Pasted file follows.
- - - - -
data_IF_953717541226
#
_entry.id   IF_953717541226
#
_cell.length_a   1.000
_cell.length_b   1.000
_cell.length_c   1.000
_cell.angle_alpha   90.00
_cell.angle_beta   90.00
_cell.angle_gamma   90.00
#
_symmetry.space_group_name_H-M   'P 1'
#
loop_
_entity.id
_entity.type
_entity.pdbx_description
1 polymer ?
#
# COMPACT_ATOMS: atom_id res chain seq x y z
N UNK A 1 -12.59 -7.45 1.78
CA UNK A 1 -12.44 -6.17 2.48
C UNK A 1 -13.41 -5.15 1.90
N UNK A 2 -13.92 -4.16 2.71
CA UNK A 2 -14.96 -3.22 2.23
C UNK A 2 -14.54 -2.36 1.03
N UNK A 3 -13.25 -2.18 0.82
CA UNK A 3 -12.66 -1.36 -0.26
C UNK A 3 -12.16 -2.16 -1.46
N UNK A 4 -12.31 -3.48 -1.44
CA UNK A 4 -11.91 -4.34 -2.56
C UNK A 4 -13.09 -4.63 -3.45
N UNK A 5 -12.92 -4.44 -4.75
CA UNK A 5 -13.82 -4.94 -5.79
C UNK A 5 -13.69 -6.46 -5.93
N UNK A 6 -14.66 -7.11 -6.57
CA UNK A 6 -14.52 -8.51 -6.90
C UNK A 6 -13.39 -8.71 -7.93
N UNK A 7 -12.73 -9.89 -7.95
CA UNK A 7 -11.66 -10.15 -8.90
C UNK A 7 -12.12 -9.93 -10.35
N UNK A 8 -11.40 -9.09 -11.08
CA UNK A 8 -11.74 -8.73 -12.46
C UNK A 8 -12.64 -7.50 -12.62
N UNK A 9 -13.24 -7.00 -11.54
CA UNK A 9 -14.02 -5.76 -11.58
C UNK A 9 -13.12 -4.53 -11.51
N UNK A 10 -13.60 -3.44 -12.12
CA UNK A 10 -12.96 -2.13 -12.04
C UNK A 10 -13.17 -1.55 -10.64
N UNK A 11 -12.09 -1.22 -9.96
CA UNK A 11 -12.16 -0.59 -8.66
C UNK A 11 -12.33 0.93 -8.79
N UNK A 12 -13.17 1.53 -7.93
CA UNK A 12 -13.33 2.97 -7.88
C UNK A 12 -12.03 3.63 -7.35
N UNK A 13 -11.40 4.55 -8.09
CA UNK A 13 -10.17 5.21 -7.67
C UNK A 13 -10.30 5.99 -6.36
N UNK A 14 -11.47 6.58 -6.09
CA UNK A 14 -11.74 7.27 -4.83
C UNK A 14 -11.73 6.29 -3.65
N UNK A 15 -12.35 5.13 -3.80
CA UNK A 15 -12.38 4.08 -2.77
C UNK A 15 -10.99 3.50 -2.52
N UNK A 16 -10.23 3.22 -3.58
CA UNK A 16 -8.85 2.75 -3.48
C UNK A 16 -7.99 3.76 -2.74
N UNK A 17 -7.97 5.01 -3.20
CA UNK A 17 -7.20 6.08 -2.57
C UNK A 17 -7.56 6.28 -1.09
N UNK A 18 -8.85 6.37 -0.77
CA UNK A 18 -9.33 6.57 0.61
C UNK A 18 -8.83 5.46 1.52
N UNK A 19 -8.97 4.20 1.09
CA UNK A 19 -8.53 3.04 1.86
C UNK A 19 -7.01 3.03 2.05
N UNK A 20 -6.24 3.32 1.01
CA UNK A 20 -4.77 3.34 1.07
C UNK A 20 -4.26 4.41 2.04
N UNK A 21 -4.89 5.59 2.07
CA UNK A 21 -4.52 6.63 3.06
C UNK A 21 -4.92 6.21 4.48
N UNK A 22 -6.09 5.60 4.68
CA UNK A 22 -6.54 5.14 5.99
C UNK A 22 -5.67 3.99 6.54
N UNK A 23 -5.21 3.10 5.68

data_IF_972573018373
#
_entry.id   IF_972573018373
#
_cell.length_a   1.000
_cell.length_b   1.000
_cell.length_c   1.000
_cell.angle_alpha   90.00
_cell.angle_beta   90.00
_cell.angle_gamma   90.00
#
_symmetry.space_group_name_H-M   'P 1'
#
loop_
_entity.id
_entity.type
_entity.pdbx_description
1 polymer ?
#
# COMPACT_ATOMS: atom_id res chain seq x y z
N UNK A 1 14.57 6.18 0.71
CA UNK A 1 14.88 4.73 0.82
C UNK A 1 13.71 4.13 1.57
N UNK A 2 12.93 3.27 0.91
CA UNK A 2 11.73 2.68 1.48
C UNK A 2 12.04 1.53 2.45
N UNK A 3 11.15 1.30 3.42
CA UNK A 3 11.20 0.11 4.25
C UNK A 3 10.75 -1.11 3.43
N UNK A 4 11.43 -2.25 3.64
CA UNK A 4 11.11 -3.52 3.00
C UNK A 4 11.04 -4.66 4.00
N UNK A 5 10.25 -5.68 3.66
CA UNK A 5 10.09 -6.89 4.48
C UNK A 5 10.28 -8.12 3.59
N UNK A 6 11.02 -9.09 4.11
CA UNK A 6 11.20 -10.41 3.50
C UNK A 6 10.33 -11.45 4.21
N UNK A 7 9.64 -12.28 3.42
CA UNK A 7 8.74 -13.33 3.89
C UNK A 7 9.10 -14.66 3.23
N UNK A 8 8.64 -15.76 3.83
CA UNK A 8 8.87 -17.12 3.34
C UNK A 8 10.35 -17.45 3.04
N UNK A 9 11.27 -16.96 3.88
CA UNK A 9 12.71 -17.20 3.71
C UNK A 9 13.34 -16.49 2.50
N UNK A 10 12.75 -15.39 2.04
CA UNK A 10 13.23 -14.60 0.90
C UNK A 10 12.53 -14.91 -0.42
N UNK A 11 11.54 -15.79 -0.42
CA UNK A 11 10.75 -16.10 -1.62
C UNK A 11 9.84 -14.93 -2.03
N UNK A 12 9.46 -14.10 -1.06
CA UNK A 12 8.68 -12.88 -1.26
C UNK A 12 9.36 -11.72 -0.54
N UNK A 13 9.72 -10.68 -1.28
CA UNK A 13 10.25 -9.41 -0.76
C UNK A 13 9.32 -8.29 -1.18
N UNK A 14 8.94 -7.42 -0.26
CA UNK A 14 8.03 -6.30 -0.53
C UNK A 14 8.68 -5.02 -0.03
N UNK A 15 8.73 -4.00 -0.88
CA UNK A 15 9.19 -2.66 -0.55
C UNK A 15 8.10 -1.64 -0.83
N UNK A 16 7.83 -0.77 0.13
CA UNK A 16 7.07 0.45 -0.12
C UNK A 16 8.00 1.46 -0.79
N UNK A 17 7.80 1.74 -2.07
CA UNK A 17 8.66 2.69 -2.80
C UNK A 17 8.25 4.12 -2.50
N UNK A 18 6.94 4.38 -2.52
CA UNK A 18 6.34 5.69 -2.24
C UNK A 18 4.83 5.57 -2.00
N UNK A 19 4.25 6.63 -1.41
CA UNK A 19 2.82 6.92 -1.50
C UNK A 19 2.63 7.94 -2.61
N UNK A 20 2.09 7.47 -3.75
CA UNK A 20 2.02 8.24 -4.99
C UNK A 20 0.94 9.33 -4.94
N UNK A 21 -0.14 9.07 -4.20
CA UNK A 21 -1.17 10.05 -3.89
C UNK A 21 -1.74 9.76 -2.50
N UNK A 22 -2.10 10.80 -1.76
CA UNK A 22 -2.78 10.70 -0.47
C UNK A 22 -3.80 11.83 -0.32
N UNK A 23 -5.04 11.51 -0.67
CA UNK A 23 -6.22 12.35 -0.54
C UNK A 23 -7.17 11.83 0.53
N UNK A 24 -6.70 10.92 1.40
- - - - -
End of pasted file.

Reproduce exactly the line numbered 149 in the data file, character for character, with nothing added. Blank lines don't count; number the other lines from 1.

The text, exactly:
C UNK A 14 8.68 -5.02 -0.03